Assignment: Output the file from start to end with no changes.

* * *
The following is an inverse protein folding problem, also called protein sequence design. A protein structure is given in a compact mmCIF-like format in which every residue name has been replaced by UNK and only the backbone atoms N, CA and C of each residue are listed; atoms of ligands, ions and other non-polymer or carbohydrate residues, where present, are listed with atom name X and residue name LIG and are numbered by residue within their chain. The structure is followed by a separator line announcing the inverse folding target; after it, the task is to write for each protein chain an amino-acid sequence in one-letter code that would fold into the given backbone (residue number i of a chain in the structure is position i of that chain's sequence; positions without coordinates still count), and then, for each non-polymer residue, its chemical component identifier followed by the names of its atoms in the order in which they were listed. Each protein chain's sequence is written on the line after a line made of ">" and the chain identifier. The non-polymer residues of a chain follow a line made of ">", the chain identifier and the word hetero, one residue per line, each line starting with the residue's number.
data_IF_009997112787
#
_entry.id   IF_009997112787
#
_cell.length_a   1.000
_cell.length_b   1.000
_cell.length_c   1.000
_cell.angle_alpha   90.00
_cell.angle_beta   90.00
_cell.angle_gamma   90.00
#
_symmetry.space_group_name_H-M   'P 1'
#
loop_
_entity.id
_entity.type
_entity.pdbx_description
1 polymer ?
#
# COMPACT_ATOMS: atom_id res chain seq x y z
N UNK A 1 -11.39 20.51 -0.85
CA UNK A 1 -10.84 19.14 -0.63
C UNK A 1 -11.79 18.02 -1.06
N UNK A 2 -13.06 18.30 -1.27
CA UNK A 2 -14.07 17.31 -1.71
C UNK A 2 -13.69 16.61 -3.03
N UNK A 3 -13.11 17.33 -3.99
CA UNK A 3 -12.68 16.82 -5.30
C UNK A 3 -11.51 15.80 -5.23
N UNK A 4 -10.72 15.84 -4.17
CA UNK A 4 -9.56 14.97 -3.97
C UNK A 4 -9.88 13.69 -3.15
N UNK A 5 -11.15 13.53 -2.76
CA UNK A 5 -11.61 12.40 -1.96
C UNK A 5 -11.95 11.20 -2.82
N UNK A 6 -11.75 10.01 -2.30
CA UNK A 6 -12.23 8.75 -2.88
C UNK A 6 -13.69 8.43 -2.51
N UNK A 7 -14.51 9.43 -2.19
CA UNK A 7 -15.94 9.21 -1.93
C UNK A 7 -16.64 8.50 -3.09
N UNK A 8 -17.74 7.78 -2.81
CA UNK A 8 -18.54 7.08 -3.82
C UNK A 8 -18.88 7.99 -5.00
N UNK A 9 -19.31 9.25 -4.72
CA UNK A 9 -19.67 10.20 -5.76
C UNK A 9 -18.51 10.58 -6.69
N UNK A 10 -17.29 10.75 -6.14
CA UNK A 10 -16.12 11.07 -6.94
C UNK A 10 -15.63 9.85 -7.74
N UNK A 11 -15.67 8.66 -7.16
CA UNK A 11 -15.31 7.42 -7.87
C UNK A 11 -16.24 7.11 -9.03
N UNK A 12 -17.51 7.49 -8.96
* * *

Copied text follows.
The following is an inverse protein folding problem, also called protein sequence design. A protein structure is given in a compact mmCIF-like format in which every residue name has been replaced by UNK and only the backbone atoms N, CA and C of each residue are listed; atoms of ligands, ions and other non-polymer or carbohydrate residues, where present, are listed with atom name X and residue name LIG and are numbered by residue within their chain. The structure is followed by a separator line announcing the inverse folding target; after it, the task is to write for each protein chain an amino-acid sequence in one-letter code that would fold into the given backbone (residue number i of a chain in the structure is position i of that chain's sequence; positions without coordinates still count), and then, for each non-polymer residue, its chemical component identifier followed by the names of its atoms in the order in which they were listed. Each protein chain's sequence is written on the line after a line made of ">" and the chain identifier. The non-polymer residues of a chain follow a line made of ">", the chain identifier and the word hetero, one residue per line, each line starting with the residue's number.
data_IF_009997112787
#
_entry.id   IF_009997112787
#
_cell.length_a   1.000
_cell.length_b   1.000
_cell.length_c   1.000
_cell.angle_alpha   90.00
_cell.angle_beta   90.00
_cell.angle_gamma   90.00
#
_symmetry.space_group_name_H-M   'P 1'
#
loop_
_entity.id
_entity.type
_entity.pdbx_description
1 polymer ?
#
# COMPACT_ATOMS: atom_id res chain seq x y z
N UNK A 1 -11.39 20.51 -0.85
CA UNK A 1 -10.84 19.14 -0.63
C UNK A 1 -11.79 18.02 -1.06
N UNK A 2 -13.06 18.30 -1.27
CA UNK A 2 -14.07 17.31 -1.71
C UNK A 2 -13.69 16.61 -3.03
N UNK A 3 -13.11 17.33 -3.99
CA UNK A 3 -12.68 16.82 -5.30
C UNK A 3 -11.51 15.80 -5.23
N UNK A 4 -10.72 15.84 -4.17
CA UNK A 4 -9.56 14.97 -3.97
C UNK A 4 -9.88 13.69 -3.15
N UNK A 5 -11.15 13.53 -2.76
CA UNK A 5 -11.61 12.40 -1.96
C UNK A 5 -11.95 11.20 -2.82
N UNK A 6 -11.75 10.01 -2.30
CA UNK A 6 -12.23 8.75 -2.88
C UNK A 6 -13.69 8.43 -2.51
N UNK A 7 -14.51 9.43 -2.19
CA UNK A 7 -15.94 9.21 -1.93
C UNK A 7 -16.64 8.50 -3.09
N UNK A 8 -17.74 7.78 -2.81
CA UNK A 8 -18.54 7.08 -3.82
C UNK A 8 -18.88 7.99 -5.00
N UNK A 9 -19.31 9.25 -4.72
CA UNK A 9 -19.67 10.20 -5.76
C UNK A 9 -18.51 10.58 -6.69
N UNK A 10 -17.29 10.75 -6.14
CA UNK A 10 -16.12 11.07 -6.94
C UNK A 10 -15.63 9.85 -7.74
N UNK A 11 -15.67 8.66 -7.16
CA UNK A 11 -15.31 7.42 -7.87
C UNK A 11 -16.24 7.11 -9.03
N UNK A 12 -17.51 7.49 -8.96